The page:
Instrumenting Backbone for better error handling

At work, we’ve been having some issues tracking down some nasty client side bugs. We know they’re happening in our Backbone views, but we’ve been unable to locate them with any more accuracy due to the errors bubbling all the way to the window.onerror handler.

Enter Stackbone. A simple bit of code to instrument Backbone’s event loops to better locate client side errors.

To use:

  Backbone: Backbone
  jQuery: jQuery
  onError: function (err) {
    // ... log the error ...

You can use Stackbone = require(‘stackbone’) or simply include the .js file in a script tag. Enjoy!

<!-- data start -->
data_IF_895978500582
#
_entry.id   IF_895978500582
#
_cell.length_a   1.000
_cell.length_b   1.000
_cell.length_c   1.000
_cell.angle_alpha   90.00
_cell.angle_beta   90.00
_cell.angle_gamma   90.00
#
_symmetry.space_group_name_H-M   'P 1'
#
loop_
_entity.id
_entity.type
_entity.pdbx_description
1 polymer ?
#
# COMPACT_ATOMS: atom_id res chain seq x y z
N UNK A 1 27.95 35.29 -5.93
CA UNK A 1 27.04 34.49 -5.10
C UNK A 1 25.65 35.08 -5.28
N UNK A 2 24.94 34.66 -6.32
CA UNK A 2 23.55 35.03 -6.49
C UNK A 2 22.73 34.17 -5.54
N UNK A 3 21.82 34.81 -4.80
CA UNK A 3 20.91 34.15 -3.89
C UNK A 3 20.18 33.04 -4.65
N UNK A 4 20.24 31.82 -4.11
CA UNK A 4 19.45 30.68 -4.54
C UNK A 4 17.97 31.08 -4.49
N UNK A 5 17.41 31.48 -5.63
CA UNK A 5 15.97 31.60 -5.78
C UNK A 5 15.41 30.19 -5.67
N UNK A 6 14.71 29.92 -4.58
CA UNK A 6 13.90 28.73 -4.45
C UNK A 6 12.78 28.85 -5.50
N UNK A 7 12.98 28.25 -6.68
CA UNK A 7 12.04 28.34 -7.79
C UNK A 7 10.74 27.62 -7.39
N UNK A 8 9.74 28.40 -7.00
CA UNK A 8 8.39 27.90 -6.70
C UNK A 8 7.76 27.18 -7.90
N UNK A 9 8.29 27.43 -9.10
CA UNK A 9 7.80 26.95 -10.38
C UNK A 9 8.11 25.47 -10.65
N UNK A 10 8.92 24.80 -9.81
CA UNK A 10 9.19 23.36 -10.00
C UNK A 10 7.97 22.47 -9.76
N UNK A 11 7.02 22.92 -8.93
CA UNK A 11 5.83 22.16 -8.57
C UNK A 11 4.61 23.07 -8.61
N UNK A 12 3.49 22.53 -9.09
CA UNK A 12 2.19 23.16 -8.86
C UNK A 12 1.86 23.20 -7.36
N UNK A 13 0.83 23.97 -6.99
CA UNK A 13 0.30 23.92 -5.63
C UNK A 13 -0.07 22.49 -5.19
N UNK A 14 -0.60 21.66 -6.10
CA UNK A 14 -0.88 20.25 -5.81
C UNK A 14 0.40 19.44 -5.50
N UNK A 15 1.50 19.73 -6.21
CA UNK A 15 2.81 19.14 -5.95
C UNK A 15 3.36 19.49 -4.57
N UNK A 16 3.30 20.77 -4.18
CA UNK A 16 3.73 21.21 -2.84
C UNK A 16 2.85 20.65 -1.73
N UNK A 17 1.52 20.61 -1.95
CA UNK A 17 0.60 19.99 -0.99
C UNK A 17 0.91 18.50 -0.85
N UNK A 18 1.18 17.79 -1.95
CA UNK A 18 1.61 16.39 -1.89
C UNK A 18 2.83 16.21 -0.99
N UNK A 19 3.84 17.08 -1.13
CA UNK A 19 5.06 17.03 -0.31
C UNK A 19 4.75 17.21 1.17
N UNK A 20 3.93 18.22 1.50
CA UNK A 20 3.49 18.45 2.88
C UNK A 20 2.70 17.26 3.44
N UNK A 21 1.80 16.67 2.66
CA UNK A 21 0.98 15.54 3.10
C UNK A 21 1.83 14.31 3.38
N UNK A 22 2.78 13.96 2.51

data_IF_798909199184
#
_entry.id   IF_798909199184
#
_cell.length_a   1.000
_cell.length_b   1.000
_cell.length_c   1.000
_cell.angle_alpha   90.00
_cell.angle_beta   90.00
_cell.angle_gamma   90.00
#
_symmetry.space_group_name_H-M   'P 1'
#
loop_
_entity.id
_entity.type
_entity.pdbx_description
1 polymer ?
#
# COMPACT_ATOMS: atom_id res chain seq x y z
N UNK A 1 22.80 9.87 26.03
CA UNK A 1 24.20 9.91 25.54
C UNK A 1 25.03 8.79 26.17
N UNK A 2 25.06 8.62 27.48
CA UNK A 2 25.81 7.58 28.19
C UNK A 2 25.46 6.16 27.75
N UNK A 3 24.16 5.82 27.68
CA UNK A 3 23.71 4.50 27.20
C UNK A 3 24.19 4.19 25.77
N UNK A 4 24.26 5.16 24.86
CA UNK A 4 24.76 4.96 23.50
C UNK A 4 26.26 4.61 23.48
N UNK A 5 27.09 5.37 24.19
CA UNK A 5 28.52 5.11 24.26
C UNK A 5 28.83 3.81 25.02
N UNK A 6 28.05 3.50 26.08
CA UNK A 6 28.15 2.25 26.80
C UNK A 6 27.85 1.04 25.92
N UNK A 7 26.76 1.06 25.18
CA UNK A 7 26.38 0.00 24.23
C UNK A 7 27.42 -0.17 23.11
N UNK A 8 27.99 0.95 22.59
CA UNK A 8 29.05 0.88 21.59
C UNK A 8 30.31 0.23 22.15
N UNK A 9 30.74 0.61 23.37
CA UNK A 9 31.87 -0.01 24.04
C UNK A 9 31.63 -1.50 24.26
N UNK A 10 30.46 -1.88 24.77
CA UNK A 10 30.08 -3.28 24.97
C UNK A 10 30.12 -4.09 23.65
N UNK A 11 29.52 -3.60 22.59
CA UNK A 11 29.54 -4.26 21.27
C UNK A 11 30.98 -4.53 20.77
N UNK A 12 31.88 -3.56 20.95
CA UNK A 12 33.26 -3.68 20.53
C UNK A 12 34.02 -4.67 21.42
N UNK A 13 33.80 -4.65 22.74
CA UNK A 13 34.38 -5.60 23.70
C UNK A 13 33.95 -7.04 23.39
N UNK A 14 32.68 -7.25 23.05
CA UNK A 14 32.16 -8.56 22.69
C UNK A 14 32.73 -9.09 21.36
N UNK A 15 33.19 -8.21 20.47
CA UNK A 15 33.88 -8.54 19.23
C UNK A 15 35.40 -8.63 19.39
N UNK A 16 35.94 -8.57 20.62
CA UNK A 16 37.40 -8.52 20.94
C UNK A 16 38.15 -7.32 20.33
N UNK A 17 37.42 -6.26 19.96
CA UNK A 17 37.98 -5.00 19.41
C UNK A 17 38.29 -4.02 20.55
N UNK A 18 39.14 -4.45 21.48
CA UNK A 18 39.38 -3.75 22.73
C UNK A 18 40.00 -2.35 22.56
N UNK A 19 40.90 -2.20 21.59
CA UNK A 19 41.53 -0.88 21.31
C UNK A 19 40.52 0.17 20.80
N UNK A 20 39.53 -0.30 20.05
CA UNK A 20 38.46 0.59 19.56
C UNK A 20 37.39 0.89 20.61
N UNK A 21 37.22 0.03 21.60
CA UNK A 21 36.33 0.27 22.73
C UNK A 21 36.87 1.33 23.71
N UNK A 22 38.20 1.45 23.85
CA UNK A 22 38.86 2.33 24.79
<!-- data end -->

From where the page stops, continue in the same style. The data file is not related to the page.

Docco Fork – All JS, all the time

EDIT: My fork is no longer needed. The folks at docco saw the same thing, and recently ported over the library to use highlight.js.

I love documentation generators for code. You know what I’ve talking about to – something which gives you a split screen of the code and the comments, side by side, for easy reading and scrolling. Like jasmine uses for their documentation:

Since I’ve mostly been working in JavaScript lately, I’ve been looking for something to help document the packages I create easily.

In comes docco. A CoffeeScript + Python library to help generate good-looking documentation from comments in your code.

However, one thing bothered my about this project – the python part. Docco uses a python library to highlight the syntax. There are plenty of decent syntax highlighters out there – why not use one written in a JavaScript flavor?

So I decided to fork docco and plugin a decent highlighter.

Pretty happy with the results. You can check out the fork here.